Perhaps the reason this court – and no court I’m aware of – has stated a bottom line number below which copyright cannot apply is that no one can be absolutely certain that a creative author couldn’t be original in even a handful of words. Let’s cheat, make up a word, and stick it in a short phrase: “She’s my joyzilla mama.” Four words – really 3 plus a mashup – which have never appeared before (a Google search more or less confirmed this). Can I use copyright law to prevent another person from using my original phrase in a song or on a T-shirt?
My answer is a definite “maybe.” The epigrammatist Ashley Brilliant has successfully registered – and once successfully asserted – copyrights in his epigrams, many of which are quite short (such as, “When all else fails … Eat” = 5 words). Poets and songwriters often feel that their short but creative phrasings are worthy of protection. So maybe we can’t state an absolute bottom line because we can’t guaranty that a brilliant writer or composer won’t dash our assumptions.
Conclusion. Still, it’s hard to imagine anyone successfully claiming copyright in any 2- or even 3-word (real words, not coined) phrase – if for no other reason than given the relatively small number of meaningful 2- and 3-word phrases, and the exhaustive output of English speakers, each of those short phrases would have already appeared so frequently that no one using such a phrase could convincingly assert it originated with them, or that they should have the right to keep anyone else from using it.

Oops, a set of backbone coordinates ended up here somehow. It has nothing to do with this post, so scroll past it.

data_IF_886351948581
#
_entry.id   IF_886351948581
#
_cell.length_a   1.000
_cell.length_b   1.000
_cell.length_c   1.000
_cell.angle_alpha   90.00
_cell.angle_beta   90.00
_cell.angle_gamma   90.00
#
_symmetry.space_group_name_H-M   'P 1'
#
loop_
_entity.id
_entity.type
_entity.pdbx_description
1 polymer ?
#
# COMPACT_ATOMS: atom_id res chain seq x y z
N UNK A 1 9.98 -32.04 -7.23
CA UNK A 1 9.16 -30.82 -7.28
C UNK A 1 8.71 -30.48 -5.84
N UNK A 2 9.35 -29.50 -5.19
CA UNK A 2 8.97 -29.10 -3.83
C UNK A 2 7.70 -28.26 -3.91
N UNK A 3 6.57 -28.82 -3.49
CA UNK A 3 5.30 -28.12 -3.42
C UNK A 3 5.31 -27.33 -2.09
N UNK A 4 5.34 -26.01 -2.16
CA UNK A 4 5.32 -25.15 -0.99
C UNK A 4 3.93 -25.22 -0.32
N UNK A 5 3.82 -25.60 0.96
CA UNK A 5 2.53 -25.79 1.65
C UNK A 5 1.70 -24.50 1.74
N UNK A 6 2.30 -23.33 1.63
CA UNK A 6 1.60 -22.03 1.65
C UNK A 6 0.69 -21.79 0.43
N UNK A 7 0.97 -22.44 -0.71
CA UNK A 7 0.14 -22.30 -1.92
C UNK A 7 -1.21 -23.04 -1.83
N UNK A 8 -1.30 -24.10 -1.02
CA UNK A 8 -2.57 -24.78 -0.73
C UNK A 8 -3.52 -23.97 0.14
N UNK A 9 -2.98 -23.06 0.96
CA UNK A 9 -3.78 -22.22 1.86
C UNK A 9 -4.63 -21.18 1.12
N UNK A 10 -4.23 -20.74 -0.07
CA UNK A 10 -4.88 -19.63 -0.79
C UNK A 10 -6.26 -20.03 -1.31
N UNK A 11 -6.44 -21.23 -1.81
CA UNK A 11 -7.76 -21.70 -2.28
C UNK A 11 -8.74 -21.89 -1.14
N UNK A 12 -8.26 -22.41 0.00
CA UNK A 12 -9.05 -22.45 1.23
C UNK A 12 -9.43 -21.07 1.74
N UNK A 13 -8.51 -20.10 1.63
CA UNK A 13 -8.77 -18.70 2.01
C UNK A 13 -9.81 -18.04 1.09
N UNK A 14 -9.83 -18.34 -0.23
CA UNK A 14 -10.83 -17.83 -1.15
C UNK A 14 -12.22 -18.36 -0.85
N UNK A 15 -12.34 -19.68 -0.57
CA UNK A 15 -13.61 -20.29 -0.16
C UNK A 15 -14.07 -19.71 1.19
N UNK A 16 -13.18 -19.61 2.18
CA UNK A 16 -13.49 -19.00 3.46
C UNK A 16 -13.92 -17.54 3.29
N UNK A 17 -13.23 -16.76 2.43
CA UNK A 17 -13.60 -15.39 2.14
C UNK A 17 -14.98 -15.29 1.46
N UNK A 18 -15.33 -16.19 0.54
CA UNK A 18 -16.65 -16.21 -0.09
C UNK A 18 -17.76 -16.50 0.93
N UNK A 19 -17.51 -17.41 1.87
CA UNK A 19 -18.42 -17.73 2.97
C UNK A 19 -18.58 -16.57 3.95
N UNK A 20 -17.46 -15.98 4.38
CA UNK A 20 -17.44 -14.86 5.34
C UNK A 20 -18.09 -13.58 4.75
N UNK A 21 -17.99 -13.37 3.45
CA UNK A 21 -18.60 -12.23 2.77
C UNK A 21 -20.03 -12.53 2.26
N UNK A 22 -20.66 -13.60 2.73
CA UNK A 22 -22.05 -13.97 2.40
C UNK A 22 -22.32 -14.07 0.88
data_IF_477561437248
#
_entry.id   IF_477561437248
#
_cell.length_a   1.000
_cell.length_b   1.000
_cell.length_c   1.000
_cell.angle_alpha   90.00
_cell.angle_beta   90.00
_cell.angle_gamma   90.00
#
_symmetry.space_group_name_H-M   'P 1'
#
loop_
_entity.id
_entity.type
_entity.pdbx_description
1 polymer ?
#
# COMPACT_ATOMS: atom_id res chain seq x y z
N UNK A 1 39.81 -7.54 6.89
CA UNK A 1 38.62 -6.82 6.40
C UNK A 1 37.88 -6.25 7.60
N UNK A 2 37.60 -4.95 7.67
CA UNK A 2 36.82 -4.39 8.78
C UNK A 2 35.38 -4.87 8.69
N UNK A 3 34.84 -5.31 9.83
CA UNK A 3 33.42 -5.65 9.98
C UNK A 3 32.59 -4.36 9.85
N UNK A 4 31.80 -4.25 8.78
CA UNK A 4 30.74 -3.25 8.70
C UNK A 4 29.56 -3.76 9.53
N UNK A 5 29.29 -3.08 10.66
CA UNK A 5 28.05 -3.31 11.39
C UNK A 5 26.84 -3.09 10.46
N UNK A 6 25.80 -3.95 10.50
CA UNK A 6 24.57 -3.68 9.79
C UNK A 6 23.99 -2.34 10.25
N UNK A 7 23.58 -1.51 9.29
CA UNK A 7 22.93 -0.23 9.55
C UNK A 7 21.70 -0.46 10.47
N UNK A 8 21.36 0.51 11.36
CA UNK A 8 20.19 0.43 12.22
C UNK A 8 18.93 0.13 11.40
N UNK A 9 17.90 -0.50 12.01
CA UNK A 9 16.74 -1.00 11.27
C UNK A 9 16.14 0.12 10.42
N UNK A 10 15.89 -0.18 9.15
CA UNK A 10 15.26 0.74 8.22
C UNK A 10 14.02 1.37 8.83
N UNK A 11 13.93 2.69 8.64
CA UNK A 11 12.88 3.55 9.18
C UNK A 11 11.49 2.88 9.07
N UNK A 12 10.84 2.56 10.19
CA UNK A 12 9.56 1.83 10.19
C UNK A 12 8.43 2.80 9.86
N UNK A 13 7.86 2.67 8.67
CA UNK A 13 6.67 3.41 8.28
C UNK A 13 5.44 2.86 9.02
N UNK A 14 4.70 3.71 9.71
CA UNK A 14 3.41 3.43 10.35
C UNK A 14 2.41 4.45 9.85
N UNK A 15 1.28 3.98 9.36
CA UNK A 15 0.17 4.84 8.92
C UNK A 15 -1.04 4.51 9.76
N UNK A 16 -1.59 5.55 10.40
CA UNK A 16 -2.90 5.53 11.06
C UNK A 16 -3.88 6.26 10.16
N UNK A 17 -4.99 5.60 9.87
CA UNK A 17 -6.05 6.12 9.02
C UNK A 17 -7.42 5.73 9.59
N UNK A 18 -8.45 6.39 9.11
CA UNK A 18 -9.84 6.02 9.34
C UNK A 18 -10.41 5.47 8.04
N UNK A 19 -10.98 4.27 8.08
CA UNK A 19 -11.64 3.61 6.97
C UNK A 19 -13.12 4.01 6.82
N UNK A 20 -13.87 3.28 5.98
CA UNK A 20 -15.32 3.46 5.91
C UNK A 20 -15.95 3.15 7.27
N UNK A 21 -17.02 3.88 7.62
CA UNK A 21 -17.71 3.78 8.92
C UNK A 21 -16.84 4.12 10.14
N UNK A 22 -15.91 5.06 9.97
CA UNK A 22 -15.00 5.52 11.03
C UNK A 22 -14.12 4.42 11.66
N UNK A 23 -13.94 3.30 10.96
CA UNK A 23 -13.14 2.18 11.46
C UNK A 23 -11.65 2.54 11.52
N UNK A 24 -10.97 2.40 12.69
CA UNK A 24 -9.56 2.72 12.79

So, unlike Roger Bannister running a mile under 4 minutes, the possibility of someone writing a copyrightable phrase of under 4 words (probably 5, possibly 6) should stand the test of time.
For more information on this topic, please contact Howard Zaharoff.
Tags: patent, patents, Star Wars
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Today, December 18, 2015, is the official release in the U.S. of Star Wars: The Force Awakens, which is the seventh installment in the film series. The original trilogy began in 1977, and 38 years later is still going strong; a highly regarded film franchise to say the least. In part, the film series owes some of its success to the technology that “surrounds and penetrates” the movies.
Since the original trilogy, inventors have focused on creating or improving upon such Star Wars technologies as human prosthetics, solar power, robotics, lasers, rocket and missile technology, force fields, clones and genetic engineering, cybernetics, forms of levitation, and holography.
If you are thinking about trying to make something from the Star Wars universe a reality, “do…or do not. There is no try.” “You can’t stop change any more than you can stop the suns from setting.” And if you invent something, remember that it is “unwise to lower your defenses.”
Read the full article here!
Tags: LCC, Limited Liabilities, myLawCLE
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On Monday, April 13th, MBBP Attorney Mark Tarallo will be presenting myLawCLE’s “Basic LLCs 101”. The goal of the program is to provide course participants with a basic understanding of limited liability companies.